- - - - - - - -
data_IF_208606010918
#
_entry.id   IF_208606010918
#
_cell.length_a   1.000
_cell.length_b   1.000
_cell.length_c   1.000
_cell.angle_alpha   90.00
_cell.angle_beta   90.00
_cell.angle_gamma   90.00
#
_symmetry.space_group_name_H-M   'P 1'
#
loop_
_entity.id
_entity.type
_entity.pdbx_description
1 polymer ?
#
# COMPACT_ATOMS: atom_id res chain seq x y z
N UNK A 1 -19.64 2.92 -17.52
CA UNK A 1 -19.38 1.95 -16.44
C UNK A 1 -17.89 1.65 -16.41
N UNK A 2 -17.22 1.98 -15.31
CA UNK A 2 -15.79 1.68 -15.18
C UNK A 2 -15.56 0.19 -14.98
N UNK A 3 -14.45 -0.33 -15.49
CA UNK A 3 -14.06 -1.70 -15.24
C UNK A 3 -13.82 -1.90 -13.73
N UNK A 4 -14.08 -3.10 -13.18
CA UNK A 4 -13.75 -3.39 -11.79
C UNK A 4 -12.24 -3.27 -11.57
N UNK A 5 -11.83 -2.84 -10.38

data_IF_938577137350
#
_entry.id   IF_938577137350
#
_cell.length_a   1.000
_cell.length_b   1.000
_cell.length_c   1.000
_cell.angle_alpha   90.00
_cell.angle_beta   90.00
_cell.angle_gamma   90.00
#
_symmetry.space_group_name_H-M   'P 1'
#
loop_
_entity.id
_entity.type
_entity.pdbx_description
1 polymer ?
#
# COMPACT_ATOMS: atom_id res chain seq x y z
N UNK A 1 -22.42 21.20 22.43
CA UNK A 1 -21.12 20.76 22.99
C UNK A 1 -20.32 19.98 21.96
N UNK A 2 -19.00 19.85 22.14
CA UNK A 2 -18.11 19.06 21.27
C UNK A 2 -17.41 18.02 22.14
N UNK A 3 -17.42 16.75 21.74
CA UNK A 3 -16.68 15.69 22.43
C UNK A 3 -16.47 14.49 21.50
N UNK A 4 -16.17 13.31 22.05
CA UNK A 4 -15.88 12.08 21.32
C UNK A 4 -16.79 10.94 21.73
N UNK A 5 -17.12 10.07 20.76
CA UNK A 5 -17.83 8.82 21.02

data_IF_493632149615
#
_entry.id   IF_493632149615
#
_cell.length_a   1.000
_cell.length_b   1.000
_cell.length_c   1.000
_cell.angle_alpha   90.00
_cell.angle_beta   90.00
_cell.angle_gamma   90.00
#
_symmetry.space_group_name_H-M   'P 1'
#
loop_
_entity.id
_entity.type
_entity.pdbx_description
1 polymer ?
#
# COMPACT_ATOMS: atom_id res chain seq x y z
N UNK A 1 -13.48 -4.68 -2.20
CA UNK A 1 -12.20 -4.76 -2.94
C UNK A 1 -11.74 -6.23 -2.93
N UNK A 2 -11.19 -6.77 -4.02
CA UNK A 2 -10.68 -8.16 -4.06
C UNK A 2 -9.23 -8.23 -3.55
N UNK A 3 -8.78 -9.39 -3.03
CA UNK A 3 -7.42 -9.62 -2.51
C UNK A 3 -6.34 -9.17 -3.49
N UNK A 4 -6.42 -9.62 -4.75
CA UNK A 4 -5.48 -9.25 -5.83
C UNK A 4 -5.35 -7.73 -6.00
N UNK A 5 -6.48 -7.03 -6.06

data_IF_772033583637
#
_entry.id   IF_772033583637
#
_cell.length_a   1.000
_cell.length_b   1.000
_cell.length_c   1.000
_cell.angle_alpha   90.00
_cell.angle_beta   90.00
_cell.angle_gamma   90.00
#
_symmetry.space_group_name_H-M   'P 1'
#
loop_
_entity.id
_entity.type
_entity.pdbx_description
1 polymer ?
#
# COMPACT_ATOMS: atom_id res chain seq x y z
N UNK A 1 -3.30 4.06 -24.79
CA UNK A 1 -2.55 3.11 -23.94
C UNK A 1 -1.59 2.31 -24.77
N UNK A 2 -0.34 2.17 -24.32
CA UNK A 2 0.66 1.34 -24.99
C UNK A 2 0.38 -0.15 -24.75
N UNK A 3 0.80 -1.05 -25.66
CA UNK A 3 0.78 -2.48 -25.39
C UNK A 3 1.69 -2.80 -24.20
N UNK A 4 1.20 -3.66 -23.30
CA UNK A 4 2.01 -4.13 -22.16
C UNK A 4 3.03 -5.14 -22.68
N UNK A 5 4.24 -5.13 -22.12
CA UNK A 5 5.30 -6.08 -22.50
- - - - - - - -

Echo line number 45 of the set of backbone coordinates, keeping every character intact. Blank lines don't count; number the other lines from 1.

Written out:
_symmetry.space_group_name_H-M   'P 1'